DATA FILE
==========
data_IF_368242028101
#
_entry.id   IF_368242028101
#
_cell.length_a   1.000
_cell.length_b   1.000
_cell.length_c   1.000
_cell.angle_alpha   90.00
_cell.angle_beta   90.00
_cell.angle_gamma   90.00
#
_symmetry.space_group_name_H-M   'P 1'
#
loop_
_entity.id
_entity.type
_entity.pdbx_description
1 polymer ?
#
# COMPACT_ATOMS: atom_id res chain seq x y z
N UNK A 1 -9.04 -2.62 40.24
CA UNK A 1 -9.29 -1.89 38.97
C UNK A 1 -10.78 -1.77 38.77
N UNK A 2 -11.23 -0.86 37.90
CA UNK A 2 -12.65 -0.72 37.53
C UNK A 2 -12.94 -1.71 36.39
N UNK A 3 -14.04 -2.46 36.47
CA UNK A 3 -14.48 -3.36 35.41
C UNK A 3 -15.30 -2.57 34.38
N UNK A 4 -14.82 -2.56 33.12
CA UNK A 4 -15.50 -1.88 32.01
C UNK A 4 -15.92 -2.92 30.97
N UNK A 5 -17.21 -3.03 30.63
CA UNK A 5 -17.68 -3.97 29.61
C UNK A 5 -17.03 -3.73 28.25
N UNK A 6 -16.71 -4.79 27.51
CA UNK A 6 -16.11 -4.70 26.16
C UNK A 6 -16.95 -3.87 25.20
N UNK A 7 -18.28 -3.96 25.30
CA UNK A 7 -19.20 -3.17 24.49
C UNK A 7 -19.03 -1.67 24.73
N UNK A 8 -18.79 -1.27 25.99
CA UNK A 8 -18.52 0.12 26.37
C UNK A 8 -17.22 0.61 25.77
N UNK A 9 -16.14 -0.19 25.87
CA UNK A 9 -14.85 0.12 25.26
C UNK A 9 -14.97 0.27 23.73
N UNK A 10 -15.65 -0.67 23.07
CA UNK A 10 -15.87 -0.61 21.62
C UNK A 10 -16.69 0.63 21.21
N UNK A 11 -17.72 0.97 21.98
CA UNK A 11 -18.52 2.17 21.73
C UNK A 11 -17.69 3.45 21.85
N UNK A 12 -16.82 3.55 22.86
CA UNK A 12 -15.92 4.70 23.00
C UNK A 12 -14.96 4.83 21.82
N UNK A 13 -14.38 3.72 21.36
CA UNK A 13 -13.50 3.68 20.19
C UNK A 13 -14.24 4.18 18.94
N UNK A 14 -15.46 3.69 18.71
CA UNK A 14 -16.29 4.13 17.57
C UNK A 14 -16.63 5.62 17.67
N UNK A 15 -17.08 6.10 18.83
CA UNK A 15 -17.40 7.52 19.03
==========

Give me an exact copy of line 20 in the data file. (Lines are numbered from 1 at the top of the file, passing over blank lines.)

# COMPACT_ATOMS: atom_id res chain seq x y z